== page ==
Illinois’ budget stalemate is costing the state’s investment portfolio millions of dollars every month.
State Treasurer Michael Frerichs said the ongoing gridlock in Springfield doesn’t allow him to invest $12 billion of state money in a way that would maximize returns. He estimates Illinois will lose about $31 million in a year in investment income if no budget compromise is reached. “Instead of longer-term, higher-yielding investment tools, we’ve had to move money into shorter-term, less lucrative investments.”
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Frerichs said the two main reasons his office would need cash on hand are unplanned court-ordered spending and potential sweeping of funds from special accounts to pay bills. Frerichs said the cost is eventually passed down to taxpayers. “This uncertainty rips money out of the pockets of every resident in the state of Illinois.”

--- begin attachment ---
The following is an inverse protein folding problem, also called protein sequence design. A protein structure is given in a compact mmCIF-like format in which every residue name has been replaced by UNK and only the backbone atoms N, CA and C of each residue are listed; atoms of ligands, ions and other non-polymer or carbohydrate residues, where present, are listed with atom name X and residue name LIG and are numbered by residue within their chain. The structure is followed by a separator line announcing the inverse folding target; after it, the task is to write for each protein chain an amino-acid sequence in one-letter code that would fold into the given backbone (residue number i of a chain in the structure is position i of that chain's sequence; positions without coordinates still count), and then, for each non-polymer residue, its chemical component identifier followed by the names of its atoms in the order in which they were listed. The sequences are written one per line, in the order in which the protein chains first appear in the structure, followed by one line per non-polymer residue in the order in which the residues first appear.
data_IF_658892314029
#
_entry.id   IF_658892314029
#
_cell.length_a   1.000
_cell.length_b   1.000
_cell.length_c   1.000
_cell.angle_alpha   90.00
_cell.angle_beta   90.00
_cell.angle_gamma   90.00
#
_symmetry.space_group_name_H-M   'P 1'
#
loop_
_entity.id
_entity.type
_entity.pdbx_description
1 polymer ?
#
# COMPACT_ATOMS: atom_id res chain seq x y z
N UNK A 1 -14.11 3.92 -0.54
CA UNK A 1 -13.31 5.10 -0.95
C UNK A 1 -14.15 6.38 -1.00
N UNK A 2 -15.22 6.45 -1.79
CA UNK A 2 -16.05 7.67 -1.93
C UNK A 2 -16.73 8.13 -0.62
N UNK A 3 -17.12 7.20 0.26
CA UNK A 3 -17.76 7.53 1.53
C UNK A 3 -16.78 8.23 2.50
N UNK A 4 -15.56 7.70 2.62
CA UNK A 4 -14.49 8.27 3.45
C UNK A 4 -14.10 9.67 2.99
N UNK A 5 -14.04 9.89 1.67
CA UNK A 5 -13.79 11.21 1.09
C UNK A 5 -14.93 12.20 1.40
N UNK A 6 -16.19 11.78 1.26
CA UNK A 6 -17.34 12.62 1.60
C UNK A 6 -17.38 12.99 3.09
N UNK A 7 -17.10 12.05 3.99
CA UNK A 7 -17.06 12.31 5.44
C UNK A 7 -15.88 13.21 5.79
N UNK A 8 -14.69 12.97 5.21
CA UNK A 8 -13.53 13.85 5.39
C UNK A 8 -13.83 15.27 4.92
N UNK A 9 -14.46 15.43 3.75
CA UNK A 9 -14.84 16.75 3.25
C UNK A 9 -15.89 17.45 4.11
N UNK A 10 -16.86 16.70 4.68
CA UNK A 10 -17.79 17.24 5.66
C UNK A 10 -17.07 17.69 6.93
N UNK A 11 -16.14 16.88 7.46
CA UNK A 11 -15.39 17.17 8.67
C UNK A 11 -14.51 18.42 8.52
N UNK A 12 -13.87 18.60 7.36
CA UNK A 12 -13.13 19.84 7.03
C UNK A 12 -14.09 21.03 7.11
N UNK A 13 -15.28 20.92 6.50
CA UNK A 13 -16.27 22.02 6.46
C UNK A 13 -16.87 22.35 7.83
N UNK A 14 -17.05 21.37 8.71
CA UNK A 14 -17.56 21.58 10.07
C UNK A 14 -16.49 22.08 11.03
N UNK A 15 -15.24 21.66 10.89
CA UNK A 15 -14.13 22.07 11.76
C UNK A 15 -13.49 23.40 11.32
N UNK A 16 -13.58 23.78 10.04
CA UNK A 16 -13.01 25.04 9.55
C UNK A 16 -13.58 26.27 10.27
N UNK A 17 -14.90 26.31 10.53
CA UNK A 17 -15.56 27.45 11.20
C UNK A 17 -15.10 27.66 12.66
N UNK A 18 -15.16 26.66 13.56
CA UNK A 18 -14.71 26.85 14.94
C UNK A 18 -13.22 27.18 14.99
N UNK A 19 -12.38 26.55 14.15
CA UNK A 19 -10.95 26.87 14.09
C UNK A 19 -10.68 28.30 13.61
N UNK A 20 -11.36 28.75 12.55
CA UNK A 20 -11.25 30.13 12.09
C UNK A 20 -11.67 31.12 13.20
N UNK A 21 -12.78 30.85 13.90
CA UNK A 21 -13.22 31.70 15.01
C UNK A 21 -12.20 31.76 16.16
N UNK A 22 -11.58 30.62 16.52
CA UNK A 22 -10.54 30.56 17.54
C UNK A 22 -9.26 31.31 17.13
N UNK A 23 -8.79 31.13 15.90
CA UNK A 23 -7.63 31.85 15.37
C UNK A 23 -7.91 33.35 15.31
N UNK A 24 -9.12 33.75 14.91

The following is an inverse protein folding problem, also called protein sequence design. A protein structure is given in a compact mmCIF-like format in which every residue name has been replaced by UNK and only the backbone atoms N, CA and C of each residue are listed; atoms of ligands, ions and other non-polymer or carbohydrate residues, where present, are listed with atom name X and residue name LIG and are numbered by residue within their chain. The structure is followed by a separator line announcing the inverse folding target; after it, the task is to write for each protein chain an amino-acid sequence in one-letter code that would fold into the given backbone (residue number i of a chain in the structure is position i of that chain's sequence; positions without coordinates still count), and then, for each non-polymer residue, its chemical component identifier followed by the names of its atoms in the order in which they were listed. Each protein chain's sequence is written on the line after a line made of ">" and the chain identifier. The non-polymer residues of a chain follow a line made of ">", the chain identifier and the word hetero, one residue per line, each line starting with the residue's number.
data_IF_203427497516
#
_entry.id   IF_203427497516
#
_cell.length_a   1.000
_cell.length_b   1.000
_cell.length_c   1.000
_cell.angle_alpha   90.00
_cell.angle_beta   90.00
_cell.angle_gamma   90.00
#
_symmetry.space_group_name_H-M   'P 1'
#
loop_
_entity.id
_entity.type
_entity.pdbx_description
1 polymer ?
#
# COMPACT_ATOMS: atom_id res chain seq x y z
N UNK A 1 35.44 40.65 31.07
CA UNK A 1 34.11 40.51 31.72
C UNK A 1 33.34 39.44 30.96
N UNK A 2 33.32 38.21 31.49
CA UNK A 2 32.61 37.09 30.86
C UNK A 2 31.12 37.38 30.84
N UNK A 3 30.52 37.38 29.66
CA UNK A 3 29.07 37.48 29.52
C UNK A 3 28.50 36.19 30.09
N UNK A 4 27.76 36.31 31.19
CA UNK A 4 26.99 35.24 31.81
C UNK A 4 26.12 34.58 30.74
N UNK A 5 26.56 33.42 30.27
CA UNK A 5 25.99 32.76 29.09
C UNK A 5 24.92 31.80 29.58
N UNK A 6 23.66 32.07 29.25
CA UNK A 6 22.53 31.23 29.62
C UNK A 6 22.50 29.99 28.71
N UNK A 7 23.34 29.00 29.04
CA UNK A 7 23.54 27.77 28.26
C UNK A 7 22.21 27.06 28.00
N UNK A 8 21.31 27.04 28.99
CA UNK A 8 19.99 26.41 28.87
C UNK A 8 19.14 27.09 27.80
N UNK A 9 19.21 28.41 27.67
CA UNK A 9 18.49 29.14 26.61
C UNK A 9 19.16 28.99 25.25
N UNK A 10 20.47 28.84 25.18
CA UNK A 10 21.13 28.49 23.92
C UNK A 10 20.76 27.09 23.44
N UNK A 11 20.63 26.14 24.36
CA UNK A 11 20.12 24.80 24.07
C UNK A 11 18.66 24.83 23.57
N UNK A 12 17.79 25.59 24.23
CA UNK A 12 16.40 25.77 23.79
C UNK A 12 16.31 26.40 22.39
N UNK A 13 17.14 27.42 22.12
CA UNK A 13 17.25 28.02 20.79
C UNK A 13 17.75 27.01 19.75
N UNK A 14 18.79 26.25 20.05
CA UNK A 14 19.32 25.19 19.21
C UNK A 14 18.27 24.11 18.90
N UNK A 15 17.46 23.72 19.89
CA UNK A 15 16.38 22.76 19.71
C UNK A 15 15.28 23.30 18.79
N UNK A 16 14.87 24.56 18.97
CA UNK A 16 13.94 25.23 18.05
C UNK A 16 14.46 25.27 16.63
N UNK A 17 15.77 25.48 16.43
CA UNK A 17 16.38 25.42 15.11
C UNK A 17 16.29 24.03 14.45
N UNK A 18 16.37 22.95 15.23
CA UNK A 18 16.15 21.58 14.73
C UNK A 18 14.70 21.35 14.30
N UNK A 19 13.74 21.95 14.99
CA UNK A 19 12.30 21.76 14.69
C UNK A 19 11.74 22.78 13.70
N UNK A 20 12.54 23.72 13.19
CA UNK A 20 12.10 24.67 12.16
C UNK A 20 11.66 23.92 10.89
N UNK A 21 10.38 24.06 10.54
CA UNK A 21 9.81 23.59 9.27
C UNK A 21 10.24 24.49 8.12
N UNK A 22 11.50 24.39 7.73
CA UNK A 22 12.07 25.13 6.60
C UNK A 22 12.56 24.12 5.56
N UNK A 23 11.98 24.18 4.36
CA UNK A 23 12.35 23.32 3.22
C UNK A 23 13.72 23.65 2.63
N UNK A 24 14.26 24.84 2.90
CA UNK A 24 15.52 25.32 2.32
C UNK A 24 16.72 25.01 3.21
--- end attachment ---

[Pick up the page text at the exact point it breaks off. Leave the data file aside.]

The treasurer said that while he would prefer a long-term budget, he thinks a stopgap measure would be better than no budget at all. “Two, one-year budgets would be the best path forward, but a stopgap budget would be preferable to doing nothing.”
Gov. Bruce Rauner took $1.3 billion from special accounts to pay bills after the General Assembly failed to pass a balanced budget last year.